IT IS widely recognised that rape is a particularly under-reported crime. The reasons that survivors of rape give us at Rape Crisis for not reporting include fear of not being believed or being blamed, and fear of the court process. In this context, new figures showing further significant rises in reporting of rape and other sexual offences are welcome.
The fact that a high proportion of these cases are historic suggests that at least part of the rise is due to increased confidence in the police. It is not unusual for someone to contact Rape Crisis ten, 20 or 30 years after something has happened, and it may be the first time they have ever told anyone what they have been through. It is important people in these circumstances know that if they approach the police, they will be treated seriously and with respect, no matter how long ago the incident/s happened. With a few exceptions, the feedback we get from survivors about their experience with the police is overwhelmingly positive. Survivors tell us that the police were sympathetic, took them seriously and responded sensitively.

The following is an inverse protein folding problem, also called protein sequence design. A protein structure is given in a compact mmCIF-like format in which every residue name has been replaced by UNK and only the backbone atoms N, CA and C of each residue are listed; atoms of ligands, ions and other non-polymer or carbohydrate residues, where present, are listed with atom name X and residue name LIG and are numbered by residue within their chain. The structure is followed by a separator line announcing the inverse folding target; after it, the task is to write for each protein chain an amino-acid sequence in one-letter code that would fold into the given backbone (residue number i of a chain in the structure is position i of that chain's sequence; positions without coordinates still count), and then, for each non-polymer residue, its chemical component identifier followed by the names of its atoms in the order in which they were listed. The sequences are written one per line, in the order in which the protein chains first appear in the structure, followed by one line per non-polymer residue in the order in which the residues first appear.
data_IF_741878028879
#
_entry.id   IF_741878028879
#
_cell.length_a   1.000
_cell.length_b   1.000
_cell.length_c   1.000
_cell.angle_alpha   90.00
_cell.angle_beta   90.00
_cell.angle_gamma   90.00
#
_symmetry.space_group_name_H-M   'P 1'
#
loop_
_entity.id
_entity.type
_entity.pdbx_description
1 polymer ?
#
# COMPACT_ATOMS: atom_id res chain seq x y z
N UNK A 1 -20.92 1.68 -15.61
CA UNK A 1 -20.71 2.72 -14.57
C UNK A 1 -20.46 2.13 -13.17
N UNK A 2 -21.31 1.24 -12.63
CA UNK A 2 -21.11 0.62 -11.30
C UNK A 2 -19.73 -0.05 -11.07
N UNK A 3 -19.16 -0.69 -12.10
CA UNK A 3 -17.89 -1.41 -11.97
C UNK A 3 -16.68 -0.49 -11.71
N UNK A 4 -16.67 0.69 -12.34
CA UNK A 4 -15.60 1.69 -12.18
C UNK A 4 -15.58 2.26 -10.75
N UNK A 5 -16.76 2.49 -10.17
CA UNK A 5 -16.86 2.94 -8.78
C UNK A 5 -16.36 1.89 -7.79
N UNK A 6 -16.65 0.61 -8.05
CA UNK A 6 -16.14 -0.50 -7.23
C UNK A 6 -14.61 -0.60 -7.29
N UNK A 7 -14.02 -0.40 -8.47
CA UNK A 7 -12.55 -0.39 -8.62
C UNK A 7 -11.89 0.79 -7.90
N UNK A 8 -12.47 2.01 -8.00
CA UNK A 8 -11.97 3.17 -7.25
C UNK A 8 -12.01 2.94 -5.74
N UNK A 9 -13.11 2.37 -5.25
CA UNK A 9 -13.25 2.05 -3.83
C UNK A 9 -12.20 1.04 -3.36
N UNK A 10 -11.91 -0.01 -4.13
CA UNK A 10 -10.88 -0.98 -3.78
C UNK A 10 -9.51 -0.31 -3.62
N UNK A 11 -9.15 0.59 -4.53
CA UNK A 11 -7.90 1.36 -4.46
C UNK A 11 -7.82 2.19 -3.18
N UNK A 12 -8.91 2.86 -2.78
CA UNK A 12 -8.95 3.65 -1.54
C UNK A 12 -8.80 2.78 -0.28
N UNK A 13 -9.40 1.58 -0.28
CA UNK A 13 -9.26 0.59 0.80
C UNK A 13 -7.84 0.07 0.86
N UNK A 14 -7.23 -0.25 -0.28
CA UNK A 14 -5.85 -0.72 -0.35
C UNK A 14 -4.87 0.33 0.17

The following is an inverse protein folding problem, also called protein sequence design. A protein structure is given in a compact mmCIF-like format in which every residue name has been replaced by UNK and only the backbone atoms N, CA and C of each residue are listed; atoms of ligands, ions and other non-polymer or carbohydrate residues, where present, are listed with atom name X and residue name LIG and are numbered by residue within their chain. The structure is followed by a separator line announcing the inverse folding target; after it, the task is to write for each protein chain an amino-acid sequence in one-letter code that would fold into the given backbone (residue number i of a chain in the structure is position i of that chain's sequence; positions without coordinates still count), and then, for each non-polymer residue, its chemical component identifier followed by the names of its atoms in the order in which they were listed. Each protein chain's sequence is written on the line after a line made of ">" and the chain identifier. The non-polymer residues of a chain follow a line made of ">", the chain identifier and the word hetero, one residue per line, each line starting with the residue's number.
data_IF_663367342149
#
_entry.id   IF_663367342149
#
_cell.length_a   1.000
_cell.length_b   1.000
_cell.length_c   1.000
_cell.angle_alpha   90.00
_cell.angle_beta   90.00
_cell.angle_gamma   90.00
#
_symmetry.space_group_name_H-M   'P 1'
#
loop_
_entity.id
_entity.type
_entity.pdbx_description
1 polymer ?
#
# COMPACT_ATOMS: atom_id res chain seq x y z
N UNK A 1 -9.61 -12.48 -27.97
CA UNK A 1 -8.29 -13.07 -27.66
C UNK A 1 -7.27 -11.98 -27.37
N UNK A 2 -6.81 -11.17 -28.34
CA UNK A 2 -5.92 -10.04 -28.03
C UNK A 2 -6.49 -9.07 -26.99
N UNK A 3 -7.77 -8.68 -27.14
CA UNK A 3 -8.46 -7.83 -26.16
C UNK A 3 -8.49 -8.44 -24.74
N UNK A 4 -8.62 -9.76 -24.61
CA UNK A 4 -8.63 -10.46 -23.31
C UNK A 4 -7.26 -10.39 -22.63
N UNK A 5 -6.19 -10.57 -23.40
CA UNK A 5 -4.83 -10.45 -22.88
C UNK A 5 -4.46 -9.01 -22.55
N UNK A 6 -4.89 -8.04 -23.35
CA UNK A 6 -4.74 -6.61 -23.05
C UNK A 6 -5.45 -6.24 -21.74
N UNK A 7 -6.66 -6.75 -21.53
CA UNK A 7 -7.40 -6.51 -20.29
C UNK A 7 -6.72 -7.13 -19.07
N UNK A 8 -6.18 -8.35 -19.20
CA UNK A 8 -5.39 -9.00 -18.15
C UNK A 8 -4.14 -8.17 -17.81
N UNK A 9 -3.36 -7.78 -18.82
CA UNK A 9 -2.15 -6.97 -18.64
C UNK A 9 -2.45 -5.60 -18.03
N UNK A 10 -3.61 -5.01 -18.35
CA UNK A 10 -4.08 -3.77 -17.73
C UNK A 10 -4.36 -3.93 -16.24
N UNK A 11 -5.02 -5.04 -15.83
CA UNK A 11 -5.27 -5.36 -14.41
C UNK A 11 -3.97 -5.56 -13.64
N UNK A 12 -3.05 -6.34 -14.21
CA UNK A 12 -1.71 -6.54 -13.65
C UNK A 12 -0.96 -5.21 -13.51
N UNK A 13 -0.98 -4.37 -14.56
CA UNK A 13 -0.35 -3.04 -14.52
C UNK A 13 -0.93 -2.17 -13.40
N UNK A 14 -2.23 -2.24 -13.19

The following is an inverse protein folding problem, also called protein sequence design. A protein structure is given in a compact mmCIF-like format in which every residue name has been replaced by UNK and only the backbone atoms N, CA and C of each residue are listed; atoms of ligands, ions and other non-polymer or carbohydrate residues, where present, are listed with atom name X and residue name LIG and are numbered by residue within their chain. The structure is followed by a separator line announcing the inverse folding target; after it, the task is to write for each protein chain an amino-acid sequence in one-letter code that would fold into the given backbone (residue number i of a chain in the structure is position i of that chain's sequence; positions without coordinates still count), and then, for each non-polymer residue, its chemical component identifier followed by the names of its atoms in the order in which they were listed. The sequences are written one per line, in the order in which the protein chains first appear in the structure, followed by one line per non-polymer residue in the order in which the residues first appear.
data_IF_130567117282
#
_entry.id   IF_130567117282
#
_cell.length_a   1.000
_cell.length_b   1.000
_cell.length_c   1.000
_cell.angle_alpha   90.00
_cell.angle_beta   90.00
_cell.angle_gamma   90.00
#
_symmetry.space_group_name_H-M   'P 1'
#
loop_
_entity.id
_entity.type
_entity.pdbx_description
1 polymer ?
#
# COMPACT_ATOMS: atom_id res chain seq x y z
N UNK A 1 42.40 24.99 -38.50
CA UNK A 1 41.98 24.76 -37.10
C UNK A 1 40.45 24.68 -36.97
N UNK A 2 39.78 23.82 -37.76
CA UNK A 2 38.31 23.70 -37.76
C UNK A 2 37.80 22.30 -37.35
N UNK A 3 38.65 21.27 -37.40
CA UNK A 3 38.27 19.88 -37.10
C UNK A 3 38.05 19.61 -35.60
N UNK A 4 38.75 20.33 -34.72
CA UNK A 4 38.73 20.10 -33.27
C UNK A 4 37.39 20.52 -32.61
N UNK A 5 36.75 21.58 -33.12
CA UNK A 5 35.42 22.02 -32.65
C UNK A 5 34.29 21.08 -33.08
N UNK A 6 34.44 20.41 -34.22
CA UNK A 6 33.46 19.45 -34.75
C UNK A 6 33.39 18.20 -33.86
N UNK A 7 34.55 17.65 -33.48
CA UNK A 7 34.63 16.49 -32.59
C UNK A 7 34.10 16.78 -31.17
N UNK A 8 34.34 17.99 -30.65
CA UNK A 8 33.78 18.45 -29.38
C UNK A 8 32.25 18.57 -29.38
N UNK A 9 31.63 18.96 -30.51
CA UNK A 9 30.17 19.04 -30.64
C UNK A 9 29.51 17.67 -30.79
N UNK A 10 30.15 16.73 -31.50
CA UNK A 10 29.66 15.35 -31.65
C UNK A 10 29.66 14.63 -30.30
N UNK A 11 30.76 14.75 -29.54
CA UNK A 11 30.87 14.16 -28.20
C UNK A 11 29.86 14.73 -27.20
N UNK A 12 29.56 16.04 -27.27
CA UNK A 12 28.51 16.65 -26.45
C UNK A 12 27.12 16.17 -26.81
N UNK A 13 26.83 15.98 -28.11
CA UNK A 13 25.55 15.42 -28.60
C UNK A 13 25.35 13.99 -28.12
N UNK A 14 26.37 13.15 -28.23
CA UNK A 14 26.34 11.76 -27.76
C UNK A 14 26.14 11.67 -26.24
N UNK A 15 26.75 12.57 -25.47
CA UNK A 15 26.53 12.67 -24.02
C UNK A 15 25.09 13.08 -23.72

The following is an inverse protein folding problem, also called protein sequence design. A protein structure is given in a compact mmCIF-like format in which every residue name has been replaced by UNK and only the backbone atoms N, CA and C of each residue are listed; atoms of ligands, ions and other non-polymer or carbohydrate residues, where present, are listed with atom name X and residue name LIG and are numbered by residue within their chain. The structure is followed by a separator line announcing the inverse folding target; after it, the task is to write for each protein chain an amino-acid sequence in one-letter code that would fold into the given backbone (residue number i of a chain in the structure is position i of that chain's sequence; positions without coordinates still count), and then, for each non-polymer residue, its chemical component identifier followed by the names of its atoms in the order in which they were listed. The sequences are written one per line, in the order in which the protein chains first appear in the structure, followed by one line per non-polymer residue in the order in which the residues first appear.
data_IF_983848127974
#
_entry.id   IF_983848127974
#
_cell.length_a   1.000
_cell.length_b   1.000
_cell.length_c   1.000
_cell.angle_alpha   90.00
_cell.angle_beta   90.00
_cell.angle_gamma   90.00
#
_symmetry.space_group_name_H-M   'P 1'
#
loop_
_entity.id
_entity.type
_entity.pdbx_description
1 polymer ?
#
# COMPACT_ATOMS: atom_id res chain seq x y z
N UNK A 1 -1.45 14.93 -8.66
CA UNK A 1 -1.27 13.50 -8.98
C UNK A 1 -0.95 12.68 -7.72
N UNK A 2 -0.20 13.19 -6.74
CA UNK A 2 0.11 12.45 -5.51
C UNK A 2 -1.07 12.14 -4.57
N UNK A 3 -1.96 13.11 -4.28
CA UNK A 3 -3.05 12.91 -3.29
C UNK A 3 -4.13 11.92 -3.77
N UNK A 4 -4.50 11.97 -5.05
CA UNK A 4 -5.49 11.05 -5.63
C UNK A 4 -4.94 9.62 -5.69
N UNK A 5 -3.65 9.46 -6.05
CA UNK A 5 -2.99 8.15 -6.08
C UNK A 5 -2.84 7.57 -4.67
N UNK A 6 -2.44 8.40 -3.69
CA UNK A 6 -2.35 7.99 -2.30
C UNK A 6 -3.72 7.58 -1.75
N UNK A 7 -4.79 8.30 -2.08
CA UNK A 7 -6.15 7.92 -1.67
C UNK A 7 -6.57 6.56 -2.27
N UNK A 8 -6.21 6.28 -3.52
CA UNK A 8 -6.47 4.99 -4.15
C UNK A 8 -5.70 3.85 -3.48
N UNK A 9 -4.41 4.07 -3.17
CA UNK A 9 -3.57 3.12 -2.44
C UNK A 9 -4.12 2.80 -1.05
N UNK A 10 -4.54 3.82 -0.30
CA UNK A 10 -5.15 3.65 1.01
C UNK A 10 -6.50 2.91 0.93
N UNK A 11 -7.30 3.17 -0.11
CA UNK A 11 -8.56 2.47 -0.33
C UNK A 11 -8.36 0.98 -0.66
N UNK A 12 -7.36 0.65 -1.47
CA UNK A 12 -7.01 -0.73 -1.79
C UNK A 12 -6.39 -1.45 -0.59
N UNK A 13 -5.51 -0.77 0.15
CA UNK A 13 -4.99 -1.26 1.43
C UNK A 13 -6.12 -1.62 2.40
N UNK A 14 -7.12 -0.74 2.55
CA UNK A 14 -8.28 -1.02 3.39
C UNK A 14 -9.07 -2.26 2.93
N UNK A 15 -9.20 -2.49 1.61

Since Police Scotland was established, there has been a transformation in how the police respond to complaints of sexual offences, not least the move to using specially trained officers.
What we still hear, however, is that survivors feel let down by the justice system. More and more survivors are reporting rape, but the number of convictions is still tiny – last year the police recorded 1808 rapes and attempted rapes but the number of convictions was only 87. The majority of cases never make it as far as court, which can be devastating for someone who has found the courage to report what has happened to them. The requirement in Scots law for corroboration has a significant impact on the ability of the justice system to respond to rape, as this is a crime which most often takes place in private, and often without significant physical injury.
Last week the Scottish Government announced it was postponing its plans to remove the corroboration requirement. It may be prudent to take more time to consider fully what other changes should happen if corroboration goes, however it is crucial that the Government maintains its commitment to removing corroboration, otherwise too many survivors of rape and domestic abuse will continue to see their cases dropped.
We also need to change attitudes – members of the public continue to blame women for rape, particularly when they have been drinking. These are the people who will be sitting on juries in rape trials. If rape survivors in Scotland are to be able to access justice, we need to make a sustained commitment to changing public attitudes to this very serious crime.
Sandy Brindley is national co-ordinator of Raper Crisis Scotland